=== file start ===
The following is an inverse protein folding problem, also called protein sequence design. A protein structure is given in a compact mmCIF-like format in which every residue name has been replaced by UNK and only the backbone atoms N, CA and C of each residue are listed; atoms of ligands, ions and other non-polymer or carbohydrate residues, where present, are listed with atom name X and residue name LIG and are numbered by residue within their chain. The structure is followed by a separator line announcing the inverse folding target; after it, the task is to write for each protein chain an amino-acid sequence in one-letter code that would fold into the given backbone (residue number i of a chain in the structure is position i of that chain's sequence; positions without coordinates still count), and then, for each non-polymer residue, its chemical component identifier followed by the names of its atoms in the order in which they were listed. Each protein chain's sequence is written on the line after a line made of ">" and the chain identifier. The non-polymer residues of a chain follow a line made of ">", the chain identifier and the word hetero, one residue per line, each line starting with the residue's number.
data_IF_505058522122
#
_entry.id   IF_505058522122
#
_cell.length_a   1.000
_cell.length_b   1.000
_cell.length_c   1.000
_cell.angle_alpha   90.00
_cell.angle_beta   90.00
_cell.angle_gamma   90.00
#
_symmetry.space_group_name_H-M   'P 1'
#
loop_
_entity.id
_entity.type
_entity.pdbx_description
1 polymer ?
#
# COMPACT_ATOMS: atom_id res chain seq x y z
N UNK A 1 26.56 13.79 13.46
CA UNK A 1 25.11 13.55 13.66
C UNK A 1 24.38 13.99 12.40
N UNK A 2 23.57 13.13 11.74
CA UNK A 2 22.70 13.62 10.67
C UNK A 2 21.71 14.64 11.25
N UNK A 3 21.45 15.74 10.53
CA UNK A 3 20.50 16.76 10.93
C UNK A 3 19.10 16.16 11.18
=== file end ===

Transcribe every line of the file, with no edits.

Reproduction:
The following is an inverse protein folding problem, also called protein sequence design. A protein structure is given in a compact mmCIF-like format in which every residue name has been replaced by UNK and only the backbone atoms N, CA and C of each residue are listed; atoms of ligands, ions and other non-polymer or carbohydrate residues, where present, are listed with atom name X and residue name LIG and are numbered by residue within their chain. The structure is followed by a separator line announcing the inverse folding target; after it, the task is to write for each protein chain an amino-acid sequence in one-letter code that would fold into the given backbone (residue number i of a chain in the structure is position i of that chain's sequence; positions without coordinates still count), and then, for each non-polymer residue, its chemical component identifier followed by the names of its atoms in the order in which they were listed. Each protein chain's sequence is written on the line after a line made of ">" and the chain identifier. The non-polymer residues of a chain follow a line made of ">", the chain identifier and the word hetero, one residue per line, each line starting with the residue's number.
data_IF_505058522122
#
_entry.id   IF_505058522122
#
_cell.length_a   1.000
_cell.length_b   1.000
_cell.length_c   1.000
_cell.angle_alpha   90.00
_cell.angle_beta   90.00
_cell.angle_gamma   90.00
#
_symmetry.space_group_name_H-M   'P 1'
#
loop_
_entity.id
_entity.type
_entity.pdbx_description
1 polymer ?
#
# COMPACT_ATOMS: atom_id res chain seq x y z
N UNK A 1 26.56 13.79 13.46
CA UNK A 1 25.11 13.55 13.66
C UNK A 1 24.38 13.99 12.40
N UNK A 2 23.57 13.13 11.74
CA UNK A 2 22.70 13.62 10.67
C UNK A 2 21.71 14.64 11.25
N UNK A 3 21.45 15.74 10.53
CA UNK A 3 20.50 16.76 10.93
C UNK A 3 19.10 16.16 11.18